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January 1, 2018
by Dustin Atlas
Dustin Atlas, School Programs Coordinator, leads a discussion about the structure of scaffolding. Credit: Center for Architecture.
Dustin Atlas, School Programs Coordinator, leads a discussion about the structure of scaffolding. Credit: Center for Architecture.
Catherine Teegarden, Director of Education, facilitates a conversation about a scaffolding housing project in France. Credit: Center for Architecture.
A student poses with her finished model, highlighting the importance of adding greenery and using renewable energy sources. Credit: Center for Architecture.
A student poses with her finished model, highlighting the importance of adding greenery and using renewable energy sources. Credit: Center for Architecture.
A student works with his parent chaperone to add overhangs and solar panels to his Green Architecture model. Credit: Center for Architecture.
A student works with his parent chaperone to add overhangs and solar panels to his Green Architecture model. Credit: Center for Architecture.

The K-12 Education team planned an exciting start to 2018 for Shore Road School in Long Island. As students returned from the winter holiday, seven 5th grade classes participated in an extended, guided visit to the Center for Architecture.

Students learned about a variety of sustainable design techniques used to create environmentally friendly buildings during our Green Architecture Student Day workshop. After an in-depth presentation and discussion, each student had an opportunity to build a scale model of his or her own green design. This activity challenged each participant to think about the importance of site planning, energy efficiency, material conservation, and renewable resources.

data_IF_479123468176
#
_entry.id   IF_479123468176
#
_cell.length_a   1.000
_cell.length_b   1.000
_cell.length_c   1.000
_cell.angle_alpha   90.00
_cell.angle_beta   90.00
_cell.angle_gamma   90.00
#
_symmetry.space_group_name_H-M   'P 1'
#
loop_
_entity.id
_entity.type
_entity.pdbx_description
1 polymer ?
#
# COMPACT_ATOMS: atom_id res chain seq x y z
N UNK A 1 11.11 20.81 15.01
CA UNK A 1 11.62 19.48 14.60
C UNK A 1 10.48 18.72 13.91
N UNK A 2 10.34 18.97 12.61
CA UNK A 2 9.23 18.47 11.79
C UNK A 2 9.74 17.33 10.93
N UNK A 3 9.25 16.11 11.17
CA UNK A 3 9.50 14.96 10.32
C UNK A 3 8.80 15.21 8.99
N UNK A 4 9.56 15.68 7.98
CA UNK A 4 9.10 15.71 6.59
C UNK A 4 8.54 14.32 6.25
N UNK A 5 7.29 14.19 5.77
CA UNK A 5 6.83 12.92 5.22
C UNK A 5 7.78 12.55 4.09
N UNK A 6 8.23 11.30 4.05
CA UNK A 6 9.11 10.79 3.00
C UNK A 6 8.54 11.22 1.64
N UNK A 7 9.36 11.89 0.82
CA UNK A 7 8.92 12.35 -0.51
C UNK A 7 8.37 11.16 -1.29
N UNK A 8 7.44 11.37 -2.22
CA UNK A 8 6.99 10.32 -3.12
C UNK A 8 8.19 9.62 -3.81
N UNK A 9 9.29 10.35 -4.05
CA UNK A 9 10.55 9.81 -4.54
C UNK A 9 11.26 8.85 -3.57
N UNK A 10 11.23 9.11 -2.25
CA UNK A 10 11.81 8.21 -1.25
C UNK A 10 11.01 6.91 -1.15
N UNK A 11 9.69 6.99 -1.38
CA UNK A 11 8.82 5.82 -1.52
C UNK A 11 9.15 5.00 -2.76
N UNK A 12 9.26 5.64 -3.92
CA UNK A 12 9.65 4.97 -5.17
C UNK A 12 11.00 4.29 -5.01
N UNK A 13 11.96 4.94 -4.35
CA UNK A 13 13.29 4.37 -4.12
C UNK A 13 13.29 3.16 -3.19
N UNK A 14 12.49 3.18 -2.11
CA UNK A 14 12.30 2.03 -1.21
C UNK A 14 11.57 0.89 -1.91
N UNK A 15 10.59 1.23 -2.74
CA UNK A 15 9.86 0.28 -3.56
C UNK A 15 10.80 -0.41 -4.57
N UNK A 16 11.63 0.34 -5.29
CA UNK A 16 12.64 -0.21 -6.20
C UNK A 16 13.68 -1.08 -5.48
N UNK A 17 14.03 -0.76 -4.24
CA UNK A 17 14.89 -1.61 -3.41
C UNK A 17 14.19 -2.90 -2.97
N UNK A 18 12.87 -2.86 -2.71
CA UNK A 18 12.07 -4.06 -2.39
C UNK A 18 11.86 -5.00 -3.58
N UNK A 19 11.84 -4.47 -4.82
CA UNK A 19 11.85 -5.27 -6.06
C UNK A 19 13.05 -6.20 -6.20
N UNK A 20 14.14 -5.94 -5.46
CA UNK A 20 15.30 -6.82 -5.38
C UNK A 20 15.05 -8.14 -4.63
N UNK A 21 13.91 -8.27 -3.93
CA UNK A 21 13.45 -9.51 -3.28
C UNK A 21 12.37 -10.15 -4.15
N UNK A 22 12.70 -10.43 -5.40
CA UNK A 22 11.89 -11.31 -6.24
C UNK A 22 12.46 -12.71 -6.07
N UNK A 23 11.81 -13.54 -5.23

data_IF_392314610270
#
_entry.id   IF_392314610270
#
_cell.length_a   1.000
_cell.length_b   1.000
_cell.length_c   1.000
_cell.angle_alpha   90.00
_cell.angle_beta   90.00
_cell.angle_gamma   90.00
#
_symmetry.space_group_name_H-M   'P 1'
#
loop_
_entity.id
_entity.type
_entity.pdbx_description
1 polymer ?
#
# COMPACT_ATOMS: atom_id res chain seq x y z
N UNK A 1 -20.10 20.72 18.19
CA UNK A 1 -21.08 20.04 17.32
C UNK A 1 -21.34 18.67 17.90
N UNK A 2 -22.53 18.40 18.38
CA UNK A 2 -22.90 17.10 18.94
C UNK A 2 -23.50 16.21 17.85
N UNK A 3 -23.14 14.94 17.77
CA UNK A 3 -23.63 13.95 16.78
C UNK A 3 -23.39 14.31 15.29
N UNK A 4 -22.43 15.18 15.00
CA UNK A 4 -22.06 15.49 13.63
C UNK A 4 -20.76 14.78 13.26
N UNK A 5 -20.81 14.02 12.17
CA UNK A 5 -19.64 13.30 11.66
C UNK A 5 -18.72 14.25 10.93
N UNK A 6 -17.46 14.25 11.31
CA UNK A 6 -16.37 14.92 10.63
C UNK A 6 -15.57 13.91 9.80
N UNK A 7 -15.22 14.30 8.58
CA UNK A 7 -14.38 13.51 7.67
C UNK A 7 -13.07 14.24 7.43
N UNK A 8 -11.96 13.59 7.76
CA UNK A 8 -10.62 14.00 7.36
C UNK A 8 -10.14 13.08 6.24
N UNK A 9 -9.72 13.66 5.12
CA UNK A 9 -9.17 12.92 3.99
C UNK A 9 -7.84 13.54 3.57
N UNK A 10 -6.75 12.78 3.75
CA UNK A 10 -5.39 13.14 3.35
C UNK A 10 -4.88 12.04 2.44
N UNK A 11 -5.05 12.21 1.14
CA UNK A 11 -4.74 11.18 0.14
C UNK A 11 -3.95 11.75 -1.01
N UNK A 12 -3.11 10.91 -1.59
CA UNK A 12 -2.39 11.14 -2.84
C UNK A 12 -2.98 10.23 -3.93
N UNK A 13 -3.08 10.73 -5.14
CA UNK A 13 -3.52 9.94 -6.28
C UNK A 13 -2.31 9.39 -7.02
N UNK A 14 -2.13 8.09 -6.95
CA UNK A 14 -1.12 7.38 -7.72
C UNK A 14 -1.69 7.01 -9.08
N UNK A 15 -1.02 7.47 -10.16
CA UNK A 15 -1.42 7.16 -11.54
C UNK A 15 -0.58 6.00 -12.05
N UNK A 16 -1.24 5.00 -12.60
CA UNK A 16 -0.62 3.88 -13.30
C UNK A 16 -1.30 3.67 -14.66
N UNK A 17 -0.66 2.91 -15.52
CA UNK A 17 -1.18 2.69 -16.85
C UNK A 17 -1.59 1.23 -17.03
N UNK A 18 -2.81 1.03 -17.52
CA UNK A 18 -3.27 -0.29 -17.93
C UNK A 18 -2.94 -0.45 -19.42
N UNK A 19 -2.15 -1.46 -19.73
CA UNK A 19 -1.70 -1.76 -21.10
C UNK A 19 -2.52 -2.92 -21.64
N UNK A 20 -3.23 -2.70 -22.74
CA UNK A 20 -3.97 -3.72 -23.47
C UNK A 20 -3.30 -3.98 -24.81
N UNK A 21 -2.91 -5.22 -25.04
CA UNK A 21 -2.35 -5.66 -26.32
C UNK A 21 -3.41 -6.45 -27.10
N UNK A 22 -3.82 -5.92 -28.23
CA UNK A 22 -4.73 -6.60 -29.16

After a lunch break, students were eager to investigate the Scaffolding exhibition and learn about this new architectural topic. Our design educators prepared a special gallery tour and scavenger hunt to help students engage with the show. Influenced by previous conversations from the Green Architecture workshop, many of the students looked at this exhibition through an environmental lens, pointing out some of the green features. One student shared that “scaffolding is a great idea because it can be recycled and used over and over without being thrown away or demolished.” Another student pointed out that, with scaffolding, it “doesn’t take a lot of material to make something special for the city.”

Teachers from these classes were very impressed by the active learning they observed during their visits. One teacher left the following comment in her evaluation: “Students were able to make strong connections with current topics relating to the environment and Earth’s Systems. We are incorporating more STEM activities into our classroom and this visit was a great example of hands-on, interactive, small-group learning.”

To learn more about K-12 Education programs at the Center for Architecture, please visit our website at www.centerforarchitecture.org/k-12

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